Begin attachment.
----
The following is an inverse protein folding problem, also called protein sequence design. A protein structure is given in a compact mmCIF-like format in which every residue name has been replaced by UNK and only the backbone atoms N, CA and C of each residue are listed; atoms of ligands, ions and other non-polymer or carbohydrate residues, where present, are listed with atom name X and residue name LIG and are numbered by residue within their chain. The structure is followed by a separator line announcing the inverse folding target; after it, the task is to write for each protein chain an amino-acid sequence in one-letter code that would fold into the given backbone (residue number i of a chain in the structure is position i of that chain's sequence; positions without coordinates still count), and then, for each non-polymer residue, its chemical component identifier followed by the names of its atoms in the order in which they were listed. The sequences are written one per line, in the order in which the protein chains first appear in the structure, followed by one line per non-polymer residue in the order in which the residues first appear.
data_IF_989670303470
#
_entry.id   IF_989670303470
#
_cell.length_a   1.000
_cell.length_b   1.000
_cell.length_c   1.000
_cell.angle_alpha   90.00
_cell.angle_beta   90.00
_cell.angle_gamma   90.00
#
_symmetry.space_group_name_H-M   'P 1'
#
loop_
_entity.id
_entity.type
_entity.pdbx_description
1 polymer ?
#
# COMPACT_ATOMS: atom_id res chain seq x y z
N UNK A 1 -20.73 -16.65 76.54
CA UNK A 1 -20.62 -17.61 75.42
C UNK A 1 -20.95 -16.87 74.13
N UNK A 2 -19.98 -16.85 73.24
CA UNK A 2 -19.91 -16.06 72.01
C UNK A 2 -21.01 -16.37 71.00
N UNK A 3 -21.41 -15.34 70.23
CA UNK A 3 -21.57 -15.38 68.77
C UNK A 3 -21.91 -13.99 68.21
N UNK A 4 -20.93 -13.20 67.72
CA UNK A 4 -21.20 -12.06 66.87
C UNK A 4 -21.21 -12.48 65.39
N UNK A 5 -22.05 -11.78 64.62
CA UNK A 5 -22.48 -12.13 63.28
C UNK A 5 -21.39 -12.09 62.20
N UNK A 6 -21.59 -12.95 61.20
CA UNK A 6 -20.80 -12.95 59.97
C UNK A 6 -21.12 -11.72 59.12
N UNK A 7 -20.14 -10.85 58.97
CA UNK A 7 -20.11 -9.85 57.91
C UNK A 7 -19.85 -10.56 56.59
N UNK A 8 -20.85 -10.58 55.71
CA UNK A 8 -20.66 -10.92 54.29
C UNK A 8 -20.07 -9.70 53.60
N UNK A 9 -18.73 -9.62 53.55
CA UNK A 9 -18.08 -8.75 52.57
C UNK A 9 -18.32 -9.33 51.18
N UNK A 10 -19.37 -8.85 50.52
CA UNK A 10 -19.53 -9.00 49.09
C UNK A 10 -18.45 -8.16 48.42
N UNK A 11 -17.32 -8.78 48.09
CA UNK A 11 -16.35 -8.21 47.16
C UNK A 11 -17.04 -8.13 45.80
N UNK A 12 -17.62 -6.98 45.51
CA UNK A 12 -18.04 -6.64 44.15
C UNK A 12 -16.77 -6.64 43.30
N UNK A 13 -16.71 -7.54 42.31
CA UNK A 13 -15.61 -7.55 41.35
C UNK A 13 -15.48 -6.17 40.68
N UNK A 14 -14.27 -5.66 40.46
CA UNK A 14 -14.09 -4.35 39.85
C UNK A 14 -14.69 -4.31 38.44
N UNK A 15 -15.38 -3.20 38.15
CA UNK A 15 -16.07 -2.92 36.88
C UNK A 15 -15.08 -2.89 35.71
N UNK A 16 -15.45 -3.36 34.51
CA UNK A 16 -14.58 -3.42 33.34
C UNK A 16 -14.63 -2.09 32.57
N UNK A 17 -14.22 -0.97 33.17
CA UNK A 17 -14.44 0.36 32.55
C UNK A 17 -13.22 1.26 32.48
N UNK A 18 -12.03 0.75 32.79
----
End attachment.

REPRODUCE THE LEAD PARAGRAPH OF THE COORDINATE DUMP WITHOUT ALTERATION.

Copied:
The following is an inverse protein folding problem, also called protein sequence design. A protein structure is given in a compact mmCIF-like format in which every residue name has been replaced by UNK and only the backbone atoms N, CA and C of each residue are listed; atoms of ligands, ions and other non-polymer or carbohydrate residues, where present, are listed with atom name X and residue name LIG and are numbered by residue within their chain. The structure is followed by a separator line announcing the inverse folding target; after it, the task is to write for each protein chain an amino-acid sequence in one-letter code that would fold into the given backbone (residue number i of a chain in the structure is position i of that chain's sequence; positions without coordinates still count), and then, for each non-polymer residue, its chemical component identifier followed by the names of its atoms in the order in which they were listed. The sequences are written one per line, in the order in which the protein chains first appear in the structure, followed by one line per non-polymer residue in the order in which the residues first appear.